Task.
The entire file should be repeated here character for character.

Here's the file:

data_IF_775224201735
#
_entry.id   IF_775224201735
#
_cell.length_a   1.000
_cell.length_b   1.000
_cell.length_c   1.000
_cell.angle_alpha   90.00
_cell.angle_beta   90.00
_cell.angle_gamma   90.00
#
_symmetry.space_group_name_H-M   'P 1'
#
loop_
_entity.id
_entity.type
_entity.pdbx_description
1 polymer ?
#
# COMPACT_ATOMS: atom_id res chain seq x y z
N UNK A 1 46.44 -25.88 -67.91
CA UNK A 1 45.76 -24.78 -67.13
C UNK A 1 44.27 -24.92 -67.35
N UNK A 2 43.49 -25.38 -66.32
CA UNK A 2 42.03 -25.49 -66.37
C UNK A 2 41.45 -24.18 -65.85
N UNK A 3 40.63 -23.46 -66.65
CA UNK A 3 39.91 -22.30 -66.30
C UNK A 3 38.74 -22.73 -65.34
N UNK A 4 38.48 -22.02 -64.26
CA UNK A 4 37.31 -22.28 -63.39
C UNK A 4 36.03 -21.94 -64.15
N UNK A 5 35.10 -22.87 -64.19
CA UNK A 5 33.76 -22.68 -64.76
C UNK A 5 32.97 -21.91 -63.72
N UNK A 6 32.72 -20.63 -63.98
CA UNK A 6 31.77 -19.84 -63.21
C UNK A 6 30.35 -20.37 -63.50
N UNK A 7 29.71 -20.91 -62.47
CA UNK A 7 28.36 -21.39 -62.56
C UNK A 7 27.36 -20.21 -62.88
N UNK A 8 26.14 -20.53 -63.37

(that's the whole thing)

data_IF_775224201735
#
_entry.id   IF_775224201735
#
_cell.length_a   1.000
_cell.length_b   1.000
_cell.length_c   1.000
_cell.angle_alpha   90.00
_cell.angle_beta   90.00
_cell.angle_gamma   90.00
#
_symmetry.space_group_name_H-M   'P 1'
#
loop_
_entity.id
_entity.type
_entity.pdbx_description
1 polymer ?
#
# COMPACT_ATOMS: atom_id res chain seq x y z
N UNK A 1 46.44 -25.88 -67.91
CA UNK A 1 45.76 -24.78 -67.13
C UNK A 1 44.27 -24.92 -67.35
N UNK A 2 43.49 -25.38 -66.32
CA UNK A 2 42.03 -25.49 -66.37
C UNK A 2 41.45 -24.18 -65.85
N UNK A 3 40.63 -23.46 -66.65
CA UNK A 3 39.91 -22.30 -66.30
C UNK A 3 38.74 -22.73 -65.34
N UNK A 4 38.48 -22.02 -64.26
CA UNK A 4 37.31 -22.28 -63.39
C UNK A 4 36.03 -21.94 -64.15
N UNK A 5 35.10 -22.87 -64.19
CA UNK A 5 33.76 -22.68 -64.76
C UNK A 5 32.97 -21.91 -63.72
N UNK A 6 32.72 -20.63 -63.98
CA UNK A 6 31.77 -19.84 -63.21
C UNK A 6 30.35 -20.37 -63.50
N UNK A 7 29.71 -20.91 -62.47
CA UNK A 7 28.36 -21.39 -62.56
C UNK A 7 27.36 -20.21 -62.88
N UNK A 8 26.14 -20.53 -63.37